Why do I teach? Because I love computer science (CS)—not in the cheesy sense but for the childlike wonderment of what I can do with it: I can make things; I can alter things; I can command a machine; I can figure out things my brain couldn't normally do; and I can make tasks easier and quicker.  

Choose your path

I love computer science because it has no one, right answer, and it is much more than just code. My students can all create a working program and every single one will be different. By different I don't just mean different order; it can be the constructs, the pattern, the choice of methods, etc.

“This is why computer science is awesome: You can solve problems however your brain works and however you want to do it. There is a multitude of paths to take to solve a problem.”

Just this week, I told students: “This is why CS is awesome: You can solve problems however your brain works and however you want to do it. There is a multitude of paths to take to solve a problem.”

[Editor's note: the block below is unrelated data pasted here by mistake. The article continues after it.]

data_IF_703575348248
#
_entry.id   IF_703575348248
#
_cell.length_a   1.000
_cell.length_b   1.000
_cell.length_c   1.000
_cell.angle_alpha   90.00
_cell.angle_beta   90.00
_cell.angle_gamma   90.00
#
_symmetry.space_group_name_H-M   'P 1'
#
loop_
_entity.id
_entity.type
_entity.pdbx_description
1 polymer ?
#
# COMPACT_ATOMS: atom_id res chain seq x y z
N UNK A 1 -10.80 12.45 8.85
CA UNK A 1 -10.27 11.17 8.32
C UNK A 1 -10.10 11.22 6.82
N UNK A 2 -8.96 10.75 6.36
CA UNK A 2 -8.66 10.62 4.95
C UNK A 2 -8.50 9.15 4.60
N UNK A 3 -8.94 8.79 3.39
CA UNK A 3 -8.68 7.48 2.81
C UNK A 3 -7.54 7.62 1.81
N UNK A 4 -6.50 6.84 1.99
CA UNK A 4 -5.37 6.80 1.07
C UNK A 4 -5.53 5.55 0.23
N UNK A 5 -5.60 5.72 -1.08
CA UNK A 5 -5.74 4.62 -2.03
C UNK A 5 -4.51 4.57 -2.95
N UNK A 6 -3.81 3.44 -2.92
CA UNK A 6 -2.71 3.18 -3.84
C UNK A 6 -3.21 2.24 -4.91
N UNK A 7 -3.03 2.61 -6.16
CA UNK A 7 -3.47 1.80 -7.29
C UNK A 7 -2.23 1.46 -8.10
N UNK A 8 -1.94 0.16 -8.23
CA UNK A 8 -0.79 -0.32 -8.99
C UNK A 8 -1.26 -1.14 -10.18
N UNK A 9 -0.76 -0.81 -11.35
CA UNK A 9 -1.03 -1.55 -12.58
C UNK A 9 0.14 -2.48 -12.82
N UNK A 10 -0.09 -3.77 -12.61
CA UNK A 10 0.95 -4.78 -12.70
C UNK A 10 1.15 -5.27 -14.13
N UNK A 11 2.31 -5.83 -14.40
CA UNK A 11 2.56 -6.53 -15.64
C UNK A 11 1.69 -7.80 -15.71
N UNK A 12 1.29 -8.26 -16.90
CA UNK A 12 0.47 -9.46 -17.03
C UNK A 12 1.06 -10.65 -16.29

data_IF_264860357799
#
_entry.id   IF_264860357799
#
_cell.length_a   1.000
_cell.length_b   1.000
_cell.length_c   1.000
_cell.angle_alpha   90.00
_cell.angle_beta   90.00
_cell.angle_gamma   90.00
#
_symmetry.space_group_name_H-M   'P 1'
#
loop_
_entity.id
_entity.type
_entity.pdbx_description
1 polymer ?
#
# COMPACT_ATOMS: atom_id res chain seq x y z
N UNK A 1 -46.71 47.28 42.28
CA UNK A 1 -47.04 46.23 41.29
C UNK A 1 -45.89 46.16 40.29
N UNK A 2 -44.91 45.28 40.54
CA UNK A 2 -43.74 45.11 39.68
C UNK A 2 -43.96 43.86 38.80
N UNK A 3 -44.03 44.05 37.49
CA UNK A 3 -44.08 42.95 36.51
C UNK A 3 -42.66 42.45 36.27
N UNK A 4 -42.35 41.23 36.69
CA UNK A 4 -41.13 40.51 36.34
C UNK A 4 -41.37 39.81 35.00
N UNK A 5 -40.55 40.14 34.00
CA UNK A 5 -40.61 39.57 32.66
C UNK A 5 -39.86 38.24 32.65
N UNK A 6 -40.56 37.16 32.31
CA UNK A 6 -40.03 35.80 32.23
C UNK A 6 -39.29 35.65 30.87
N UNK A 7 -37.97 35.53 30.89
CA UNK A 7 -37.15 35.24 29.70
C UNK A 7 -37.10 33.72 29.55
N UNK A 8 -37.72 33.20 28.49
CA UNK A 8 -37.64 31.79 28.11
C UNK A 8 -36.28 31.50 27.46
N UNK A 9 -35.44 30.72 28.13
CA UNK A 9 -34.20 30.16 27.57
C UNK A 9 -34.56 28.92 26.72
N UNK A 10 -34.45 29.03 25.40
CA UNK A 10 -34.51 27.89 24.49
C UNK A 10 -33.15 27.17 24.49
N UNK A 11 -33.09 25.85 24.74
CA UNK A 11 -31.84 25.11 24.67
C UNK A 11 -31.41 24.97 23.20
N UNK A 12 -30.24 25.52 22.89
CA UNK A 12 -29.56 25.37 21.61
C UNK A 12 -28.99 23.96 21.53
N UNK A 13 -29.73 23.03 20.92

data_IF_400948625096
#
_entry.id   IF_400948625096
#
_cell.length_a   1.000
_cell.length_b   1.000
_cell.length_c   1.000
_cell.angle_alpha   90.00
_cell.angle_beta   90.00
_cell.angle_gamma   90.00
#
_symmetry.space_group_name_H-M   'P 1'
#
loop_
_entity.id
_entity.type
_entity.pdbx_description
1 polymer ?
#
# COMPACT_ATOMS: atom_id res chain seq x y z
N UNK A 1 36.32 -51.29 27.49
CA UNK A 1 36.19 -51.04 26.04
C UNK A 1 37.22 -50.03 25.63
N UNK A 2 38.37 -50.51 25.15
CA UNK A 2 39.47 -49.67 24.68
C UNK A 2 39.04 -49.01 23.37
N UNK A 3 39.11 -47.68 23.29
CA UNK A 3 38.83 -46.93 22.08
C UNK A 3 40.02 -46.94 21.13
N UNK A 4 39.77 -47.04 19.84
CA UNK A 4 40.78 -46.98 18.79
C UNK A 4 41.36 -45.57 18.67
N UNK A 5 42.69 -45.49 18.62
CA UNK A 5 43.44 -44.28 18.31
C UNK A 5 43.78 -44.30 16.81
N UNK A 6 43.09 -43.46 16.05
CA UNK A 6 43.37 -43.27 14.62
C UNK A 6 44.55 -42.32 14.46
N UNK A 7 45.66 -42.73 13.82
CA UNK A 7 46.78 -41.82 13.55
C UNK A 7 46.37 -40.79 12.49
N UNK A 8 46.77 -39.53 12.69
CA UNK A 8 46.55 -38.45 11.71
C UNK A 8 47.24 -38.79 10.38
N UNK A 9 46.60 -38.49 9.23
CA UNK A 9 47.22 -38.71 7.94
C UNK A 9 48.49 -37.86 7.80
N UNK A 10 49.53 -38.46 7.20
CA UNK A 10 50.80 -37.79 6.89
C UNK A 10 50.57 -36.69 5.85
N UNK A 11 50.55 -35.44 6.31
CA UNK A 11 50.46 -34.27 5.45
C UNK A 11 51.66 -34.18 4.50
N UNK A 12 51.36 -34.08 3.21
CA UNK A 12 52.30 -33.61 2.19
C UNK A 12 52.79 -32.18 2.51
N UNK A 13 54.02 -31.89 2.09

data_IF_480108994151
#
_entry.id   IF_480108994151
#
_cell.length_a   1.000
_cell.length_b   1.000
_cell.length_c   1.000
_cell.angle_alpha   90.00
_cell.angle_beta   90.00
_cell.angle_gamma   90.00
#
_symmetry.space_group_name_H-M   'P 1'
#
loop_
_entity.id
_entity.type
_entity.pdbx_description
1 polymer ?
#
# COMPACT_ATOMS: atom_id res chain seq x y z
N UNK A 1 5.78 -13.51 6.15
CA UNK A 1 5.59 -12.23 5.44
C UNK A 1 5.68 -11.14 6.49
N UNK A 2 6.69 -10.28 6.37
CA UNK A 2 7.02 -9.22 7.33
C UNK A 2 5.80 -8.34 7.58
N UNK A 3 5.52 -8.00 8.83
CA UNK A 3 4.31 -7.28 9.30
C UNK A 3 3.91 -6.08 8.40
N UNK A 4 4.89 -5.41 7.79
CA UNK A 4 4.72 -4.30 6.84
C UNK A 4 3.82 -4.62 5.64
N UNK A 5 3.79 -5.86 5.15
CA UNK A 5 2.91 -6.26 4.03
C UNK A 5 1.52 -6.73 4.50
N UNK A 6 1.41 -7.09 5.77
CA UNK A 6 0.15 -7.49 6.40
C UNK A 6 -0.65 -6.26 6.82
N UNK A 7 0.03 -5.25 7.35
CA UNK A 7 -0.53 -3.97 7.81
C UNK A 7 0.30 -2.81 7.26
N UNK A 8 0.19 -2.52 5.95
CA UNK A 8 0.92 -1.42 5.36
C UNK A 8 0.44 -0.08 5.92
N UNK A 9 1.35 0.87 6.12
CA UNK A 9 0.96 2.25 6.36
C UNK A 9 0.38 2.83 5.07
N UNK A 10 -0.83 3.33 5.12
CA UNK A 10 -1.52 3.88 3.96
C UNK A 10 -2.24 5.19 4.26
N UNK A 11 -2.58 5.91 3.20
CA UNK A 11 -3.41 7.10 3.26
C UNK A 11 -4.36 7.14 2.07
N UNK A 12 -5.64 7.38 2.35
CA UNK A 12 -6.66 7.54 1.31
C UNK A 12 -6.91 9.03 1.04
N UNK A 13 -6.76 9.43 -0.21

Tactile thought

I want the students to see freedom of thought and the opportunities it affords them. I want them to be passionate about CS and then use something they have learned in one of my classes for another class, for personal use or just for the sake of trying something because it broadens their experiences. I want my students to understand that CS can change the way they look at the world, and it can be their ticket to a brighter future.

Over the past few decades, computers have transformed both the world and the workforce in many profound ways. As a result, CS and the technologies it enables now lie at the heart of our economy and the way we live our lives.

To be well-educated citizens in a computing-intensive world, and to be prepared for careers in the 21st century, our students must have a clear understanding of the principles and practices of CS. We need more CS teachers and must support them so that our students will be prepared to lead us in the 21st century.